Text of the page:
One important consideration when separating with your spouse or de facto partner, is the protection of any interest that you may have in real property (for example, your family home) of the relationship.
WHAT IS A CAVEAT?
A caveat is a statutory injunction which notifies others of your interest in a piece of land that can be lodged with the Land Titles Office in Victoria.
Once a caveat is lodged it does not actually create an interest in property. It protects that property from being dealt with in any way including selling, transferring or further encumbering the property until that caveat is withdrawn, lapsed or cancelled.
A caveat not only prevents the legal owner from dealing with that property, it is a notice to any third party (e.g. a financier looking to issue a mortgage over the property) that the caveator (the person lodging the caveat) has an interest in that property.
SHOULD I LODGE A CAVEAT?
You should seek appropriate legal advice prior to lodging a Caveat on a property as there are significant risks, including financial penalties if a Caveat is found to have been lodged inappropriately.
Prior to a caveat being accepted for lodgement, the person lodging the caveat must be able to demonstrate that they have a “caveatable interest” in that property. A caveatable interest can be either a legal interest or equitable interest in that property and may arise in a number of circumstances including but not limited to a registered mortgage or a contract.
It is important to note that a marriage or a de facto relationship does not automatically provide a right to a caveatable interest in property.
RISKS OF CAVEATS
Provided a caveatable interest in the property can be established and the caveat is lodged for a proper purpose, a caveat can be a cost effective and readily accessible means of protecting a client’s interest or preventing the disposal of or otherwise dealing in real property.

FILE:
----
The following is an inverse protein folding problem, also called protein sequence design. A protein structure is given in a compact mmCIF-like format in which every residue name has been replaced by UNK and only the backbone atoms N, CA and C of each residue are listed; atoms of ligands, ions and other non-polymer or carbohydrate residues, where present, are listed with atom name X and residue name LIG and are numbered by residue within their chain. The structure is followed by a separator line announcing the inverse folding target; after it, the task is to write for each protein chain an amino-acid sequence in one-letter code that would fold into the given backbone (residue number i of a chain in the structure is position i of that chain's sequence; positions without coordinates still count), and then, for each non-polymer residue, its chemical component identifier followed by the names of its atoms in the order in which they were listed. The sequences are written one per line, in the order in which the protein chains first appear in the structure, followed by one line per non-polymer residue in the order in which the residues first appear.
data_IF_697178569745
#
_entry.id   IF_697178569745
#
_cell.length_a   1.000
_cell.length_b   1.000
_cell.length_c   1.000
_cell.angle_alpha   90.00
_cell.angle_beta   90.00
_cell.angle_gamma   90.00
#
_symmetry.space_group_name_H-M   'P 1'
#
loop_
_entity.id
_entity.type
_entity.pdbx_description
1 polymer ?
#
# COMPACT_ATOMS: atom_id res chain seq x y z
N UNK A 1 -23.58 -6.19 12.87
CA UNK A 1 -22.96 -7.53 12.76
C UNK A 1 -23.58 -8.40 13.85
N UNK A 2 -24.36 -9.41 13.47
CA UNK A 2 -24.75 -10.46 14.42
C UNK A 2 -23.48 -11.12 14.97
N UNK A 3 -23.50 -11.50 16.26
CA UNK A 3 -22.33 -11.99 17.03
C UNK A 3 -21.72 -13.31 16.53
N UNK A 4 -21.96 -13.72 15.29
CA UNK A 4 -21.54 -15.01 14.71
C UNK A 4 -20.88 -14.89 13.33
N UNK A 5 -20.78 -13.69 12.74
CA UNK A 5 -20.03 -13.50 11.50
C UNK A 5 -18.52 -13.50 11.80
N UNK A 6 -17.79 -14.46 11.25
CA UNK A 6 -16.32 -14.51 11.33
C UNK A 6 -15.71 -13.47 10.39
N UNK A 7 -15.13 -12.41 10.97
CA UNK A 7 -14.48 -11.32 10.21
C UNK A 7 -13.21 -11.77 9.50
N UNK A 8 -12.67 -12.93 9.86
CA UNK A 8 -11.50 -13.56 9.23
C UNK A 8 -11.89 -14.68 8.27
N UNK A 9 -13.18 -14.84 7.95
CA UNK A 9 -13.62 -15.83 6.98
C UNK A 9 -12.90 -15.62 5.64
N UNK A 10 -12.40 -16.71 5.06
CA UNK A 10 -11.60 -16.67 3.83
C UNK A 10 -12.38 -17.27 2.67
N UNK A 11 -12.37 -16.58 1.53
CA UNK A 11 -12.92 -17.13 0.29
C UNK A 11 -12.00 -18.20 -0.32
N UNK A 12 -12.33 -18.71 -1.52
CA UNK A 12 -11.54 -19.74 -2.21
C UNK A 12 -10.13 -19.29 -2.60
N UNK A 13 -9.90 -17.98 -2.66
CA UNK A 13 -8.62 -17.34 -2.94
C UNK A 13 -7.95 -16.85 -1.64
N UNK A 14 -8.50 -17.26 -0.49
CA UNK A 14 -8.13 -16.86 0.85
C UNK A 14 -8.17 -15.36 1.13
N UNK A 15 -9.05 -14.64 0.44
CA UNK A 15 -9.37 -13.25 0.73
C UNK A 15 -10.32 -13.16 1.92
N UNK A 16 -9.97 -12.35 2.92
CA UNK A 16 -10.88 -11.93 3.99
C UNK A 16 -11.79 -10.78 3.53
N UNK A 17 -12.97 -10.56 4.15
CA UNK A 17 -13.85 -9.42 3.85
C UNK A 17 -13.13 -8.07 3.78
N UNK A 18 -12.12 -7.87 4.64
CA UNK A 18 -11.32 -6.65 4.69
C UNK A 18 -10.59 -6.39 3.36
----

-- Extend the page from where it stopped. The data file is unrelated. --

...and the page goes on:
If however a caveat is lodged over real property and it is found the caveator did not have a proper basis or they did not have a caveatable interest, the caveator may be liable for any damages incurred by the legal owner if they have suffered a financial loss as a consequence of the caveat.
WHEN MIGHT A CAVEAT MAY BE APPROPRIATE?
In a family law proceedings:
- An equitable caveatable interest may arise during property settlement negotiations due to a party’s financial or non-financial contribution towards property. This may include financial support towards the mortgage or liabilities of that property or from providing maintenance or improvements (i.e. undertaking renovations) to the property.
- Real estate is often one of the most valuable assets of the relationship. If real property is owned by only one spouse or by a corporate entity, depending on the circumstances, it ensuring any real property is not sold or otherwise disposed of without the knowledge of both parties should be a primary consideration.
If you are aware your former partner has intentions of selling a property which you have an equitable interest in but where you are not a registered owner, we strongly advise you to seek immediate legal advice that takes into account your unique circumstances.
WHEN IS A CAVEAT NOT APPROPRIATE?
Lodging a caveat may not be the most appropriate course of action when considering your specific circumstances and there may be better solutions to protect your interests.
For example, if your former partner has an interested purchaser for their investment property and neither of you wish to retain that property, it may be wise for the parties to agree to sell the property and retain the proceeds of the sale in a trust account of the conveyancing solicitor until the family law property settlement is finalised.
Alternatively, to avoid any unnecessary risks associated with lodging a caveat, applying for an interim injunction Order under section 114 of the Family Law Act 1975 preventing one party from dealing with a particular asset, of their own accord and without the input or consent of the other party can be sought from the Family Court of Australia or Federal Circuit Court of Australia. It is also possible at this time to apply for other interim property orders for assets you wish to protect in your family law matter which are not real property.
Ultimately, lodging a caveat may or may not be your best course of action in family law proceedings.
The best course of action is highly dependent on your personal circumstances. It is strongly advised that you obtain legal advice from us today as to whether a caveat is appropriate in your family law matter or whether an alternate option available to you to protect any interest you have, or may have, in a property is more appropriate.